Boeing says 737 MAX 10X jet has support from airlines, suppliers


Boeing Co defended its proposed 737 MAX 10X aircraft on Wednesday, saying it has drawn plaudits from numerous airlines and interest from parts suppliers to rebut criticisms aired at an industry conference on Tuesday.

The comments showed Boeing's confidence about adding a fifth model to its revamped 737 product line, despite concern expressed by big leasing companies that it might have limited appeal. The profitable 737 is Boeing's top-selling jet family and is crucial to hitting financial targets Boeing has set.

"I'm frankly bullish on the airplane," Keith Leverkuhn, vice president and general manager of Boeing's 737 MAX program, said of the MAX 10X on a call with journalists.

"The conference down south at ISTAT was important," he added, referring to the International Society of Transport Aircraft Trading event in San Diego that ended on Tuesday.

But "we're listening to customers around the globe...many of whom have expressed enthusiasm for it."

Leverkuhn said suppliers are willing to build components for the MAX 10X, which needs taller landing gear to accommodate its length. "Suppliers are always interested in extending the capability of the (737) family," he said.

Boeing pitched the MAX 10X to battle huge sales of rival Airbus' A321neo, which seats more passengers than the 737 MAX 9 that Boeing is already building. Boeing rolled the first MAX 9 out of the factory on Tuesday, and plans to begin delivering it next year.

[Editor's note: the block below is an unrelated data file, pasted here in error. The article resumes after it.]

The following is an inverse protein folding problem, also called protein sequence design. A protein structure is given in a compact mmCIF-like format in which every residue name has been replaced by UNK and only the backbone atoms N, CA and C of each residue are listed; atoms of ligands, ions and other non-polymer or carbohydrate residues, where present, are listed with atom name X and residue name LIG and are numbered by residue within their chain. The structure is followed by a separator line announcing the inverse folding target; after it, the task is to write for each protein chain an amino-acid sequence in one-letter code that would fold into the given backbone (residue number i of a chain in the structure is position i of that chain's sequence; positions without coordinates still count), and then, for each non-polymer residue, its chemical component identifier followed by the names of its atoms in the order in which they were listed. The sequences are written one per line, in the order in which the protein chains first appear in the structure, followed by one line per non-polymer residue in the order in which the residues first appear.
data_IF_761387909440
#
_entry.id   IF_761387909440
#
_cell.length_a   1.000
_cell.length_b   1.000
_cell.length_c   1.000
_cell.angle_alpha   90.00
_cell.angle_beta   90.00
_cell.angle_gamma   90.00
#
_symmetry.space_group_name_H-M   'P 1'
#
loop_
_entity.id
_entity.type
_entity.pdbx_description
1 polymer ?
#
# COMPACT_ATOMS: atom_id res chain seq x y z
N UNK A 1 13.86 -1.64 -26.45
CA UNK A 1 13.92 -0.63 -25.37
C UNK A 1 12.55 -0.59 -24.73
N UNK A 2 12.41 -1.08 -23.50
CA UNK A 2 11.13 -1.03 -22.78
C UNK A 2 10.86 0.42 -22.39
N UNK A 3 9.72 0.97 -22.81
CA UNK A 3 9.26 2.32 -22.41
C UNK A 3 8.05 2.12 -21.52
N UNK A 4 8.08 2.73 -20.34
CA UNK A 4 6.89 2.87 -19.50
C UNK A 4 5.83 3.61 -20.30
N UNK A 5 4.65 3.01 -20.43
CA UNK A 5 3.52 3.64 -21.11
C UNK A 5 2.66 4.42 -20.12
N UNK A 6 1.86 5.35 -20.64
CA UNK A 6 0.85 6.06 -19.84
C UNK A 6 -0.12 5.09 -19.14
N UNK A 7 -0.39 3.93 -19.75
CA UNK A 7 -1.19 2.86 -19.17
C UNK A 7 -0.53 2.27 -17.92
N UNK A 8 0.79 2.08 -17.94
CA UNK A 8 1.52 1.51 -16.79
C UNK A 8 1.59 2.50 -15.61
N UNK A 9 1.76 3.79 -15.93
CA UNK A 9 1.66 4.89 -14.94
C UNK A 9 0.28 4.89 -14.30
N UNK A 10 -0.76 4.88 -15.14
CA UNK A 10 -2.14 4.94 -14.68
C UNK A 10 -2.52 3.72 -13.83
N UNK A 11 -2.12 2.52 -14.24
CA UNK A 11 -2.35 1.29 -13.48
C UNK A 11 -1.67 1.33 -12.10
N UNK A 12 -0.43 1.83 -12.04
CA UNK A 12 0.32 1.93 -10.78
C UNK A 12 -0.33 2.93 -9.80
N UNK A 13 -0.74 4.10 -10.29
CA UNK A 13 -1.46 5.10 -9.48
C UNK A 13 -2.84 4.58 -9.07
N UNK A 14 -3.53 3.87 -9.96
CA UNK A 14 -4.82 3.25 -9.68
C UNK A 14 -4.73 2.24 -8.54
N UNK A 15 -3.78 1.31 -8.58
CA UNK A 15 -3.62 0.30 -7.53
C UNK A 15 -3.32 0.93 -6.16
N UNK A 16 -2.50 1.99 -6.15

The heads of two major aircraft leasing companies said at ISTAT that the MAX 10X is not a thriller for their customers and would eat into sales of other MAX models. Lessors buy aircraft but don't operate them, meaning they have a different perspective than airlines.

Boeing already is offering the MAX 10X to airlines, though it has not yet formally decided to go ahead with it. Leverkuhn said it would be a 66-inch (1.68 m) stretch of the MAX 9, adding 12 seats and giving the MAX 10X "eye-watering economics" versus the Airbus A321neo. The plane would be timed to reach customers in 2020, and would be developed after the other MAX models.

Leverkuhn said Boeing has built 13 MAX 8 jets, and held a key meeting with regulators on Tuesday, meaning the model should be certified soon so deliveries can begin in the second quarter.

Boeing shares were flat at $182.08 in midday trading on the New York Stock Exchange.

(Reporting by Alwyn Scott; Editing by Andrea Ricci)